The Sankey Canal
Opened in 1757 and eventually linking St Helens to the River Mersey at Spike Island in Widnes, the Sankey Canal was the first canal of the Industrial Age and was built initially to ferry vast amounts of coal into Liverpool from the Haydock Collieries, but its use quickly expanded and became vital for the growth of the chemical industry in Widnes.
Construction of such a project required an Act of Parliament, which passed in 1755, and work began shortly after. Considering the technological boom in other industries, construction of the canals was done the all fashioned way – lots of men with shovels and scoops who toiled in groups to cut away miles of trenches to create the canals. Sometimes horses were brought in and large earth scoops attached, but this was very much a human endeavour.
Once the trench had been dug, the sides would be supported by wooden beams while the work of actually making the canal watertight began. There was never one single way of doing this, especially in the early days, and often workers used whatever could be found in the local area. This sometimes included limestone but it often came down to everyday clay that would line the inside of the canal. To ensure that there were no air pockets or gaps in the clay, workers would bring in cows that could then be walked up and down the trench to flatten the earth.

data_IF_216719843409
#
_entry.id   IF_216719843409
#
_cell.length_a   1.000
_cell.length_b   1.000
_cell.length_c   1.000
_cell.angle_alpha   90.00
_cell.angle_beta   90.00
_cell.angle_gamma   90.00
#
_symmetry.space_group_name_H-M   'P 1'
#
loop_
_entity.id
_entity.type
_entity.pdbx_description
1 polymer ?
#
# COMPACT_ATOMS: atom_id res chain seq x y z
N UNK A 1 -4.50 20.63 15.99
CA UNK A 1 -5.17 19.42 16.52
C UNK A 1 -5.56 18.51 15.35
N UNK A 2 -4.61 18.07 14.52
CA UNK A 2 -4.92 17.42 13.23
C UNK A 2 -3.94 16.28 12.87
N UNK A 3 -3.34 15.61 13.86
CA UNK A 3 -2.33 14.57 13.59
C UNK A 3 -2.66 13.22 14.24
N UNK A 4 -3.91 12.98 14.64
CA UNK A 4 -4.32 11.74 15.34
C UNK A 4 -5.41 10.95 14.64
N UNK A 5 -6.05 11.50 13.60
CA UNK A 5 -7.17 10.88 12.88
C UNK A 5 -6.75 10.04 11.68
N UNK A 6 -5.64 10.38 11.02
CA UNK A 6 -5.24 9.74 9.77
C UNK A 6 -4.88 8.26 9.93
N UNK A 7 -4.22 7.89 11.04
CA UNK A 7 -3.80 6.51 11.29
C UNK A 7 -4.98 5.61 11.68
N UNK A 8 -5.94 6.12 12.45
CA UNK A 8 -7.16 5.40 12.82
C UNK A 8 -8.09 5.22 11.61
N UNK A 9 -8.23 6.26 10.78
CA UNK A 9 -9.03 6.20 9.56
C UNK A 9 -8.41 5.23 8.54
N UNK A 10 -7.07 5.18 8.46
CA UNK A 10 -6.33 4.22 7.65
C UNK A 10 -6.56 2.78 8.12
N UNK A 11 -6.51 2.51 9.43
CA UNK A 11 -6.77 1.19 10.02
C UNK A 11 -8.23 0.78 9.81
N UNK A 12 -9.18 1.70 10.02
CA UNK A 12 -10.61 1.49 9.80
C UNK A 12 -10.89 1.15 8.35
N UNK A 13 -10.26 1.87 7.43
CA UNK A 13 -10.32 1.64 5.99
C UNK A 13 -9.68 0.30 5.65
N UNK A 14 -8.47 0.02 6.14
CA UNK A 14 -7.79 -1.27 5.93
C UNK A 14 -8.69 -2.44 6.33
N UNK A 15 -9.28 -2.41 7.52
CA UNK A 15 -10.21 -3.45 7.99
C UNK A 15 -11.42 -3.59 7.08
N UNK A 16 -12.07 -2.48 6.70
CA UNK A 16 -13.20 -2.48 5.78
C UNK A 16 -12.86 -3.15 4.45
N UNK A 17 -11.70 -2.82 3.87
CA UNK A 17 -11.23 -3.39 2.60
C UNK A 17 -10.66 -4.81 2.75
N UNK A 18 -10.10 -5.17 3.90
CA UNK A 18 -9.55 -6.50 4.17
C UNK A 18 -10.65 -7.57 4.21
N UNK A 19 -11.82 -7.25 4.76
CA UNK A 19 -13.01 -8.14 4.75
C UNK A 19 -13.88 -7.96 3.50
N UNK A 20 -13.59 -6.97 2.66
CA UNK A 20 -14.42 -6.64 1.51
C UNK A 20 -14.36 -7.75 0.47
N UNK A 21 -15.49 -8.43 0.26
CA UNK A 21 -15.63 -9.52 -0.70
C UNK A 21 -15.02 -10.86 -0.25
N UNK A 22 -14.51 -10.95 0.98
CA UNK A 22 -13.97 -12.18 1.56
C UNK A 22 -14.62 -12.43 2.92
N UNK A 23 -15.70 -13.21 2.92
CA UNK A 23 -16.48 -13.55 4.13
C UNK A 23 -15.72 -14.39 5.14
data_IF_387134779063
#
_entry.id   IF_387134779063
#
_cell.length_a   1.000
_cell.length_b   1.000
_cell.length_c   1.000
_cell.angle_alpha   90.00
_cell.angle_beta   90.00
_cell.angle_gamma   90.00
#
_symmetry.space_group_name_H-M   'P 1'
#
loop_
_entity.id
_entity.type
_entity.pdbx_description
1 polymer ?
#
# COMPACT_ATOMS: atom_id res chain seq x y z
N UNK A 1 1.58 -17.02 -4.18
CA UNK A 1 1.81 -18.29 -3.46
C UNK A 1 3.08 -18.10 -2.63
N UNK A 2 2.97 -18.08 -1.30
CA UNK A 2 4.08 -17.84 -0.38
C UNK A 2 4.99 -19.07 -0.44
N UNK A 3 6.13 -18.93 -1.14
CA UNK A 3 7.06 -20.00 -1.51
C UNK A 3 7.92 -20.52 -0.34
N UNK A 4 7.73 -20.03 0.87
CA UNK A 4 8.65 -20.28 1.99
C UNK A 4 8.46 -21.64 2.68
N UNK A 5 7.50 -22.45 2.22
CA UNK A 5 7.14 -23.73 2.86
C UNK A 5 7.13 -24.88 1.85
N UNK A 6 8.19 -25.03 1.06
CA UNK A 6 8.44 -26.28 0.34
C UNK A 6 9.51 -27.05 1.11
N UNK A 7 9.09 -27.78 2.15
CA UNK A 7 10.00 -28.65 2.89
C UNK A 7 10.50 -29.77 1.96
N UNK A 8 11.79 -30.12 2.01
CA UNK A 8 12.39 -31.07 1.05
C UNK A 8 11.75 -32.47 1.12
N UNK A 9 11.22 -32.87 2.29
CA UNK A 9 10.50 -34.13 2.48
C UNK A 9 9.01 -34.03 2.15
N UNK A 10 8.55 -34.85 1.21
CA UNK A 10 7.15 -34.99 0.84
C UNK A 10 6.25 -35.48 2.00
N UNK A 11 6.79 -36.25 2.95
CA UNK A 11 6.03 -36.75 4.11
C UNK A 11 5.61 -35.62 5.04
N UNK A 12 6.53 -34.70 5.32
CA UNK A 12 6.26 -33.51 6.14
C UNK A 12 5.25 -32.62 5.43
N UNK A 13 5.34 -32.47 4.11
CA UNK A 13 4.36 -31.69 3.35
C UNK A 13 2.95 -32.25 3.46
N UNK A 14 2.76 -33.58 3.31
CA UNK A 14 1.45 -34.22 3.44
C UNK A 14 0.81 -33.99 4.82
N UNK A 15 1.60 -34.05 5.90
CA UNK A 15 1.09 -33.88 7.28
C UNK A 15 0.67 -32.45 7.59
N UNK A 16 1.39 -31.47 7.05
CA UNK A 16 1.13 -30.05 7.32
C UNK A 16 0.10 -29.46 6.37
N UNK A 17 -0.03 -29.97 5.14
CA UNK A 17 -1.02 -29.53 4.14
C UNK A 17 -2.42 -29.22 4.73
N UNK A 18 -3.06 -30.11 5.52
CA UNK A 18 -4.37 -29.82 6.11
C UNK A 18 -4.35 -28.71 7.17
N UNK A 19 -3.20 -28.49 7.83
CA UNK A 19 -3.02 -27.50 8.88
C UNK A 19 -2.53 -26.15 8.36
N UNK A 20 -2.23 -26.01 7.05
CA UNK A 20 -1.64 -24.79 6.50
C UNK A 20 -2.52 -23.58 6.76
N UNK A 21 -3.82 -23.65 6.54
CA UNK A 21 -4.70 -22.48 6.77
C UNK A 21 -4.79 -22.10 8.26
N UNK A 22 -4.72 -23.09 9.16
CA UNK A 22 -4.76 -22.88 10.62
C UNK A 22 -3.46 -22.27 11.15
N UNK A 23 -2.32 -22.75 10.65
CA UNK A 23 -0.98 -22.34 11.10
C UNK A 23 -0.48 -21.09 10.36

The Sankey Canal was first used in 1757 and immediately began transporting goods up and down the waterway for a flat rate of 10d per ton (which is ten old pence, worth around £5 today.) This canal not only laid the blueprint for how canals around Britain would be built but also how they would be run. Parliament had specifically blocked those who owned the canals from also owning the boats to prevent monopolization. The Sankey Canal was therefore built and run by the Sankey Brook Navigation Company, with a toll needed for anybody wanting to use it. Later additions to the Sankey Canal included several extensions to other collieries or manufacturing sectors eager to get in on the lucrative act.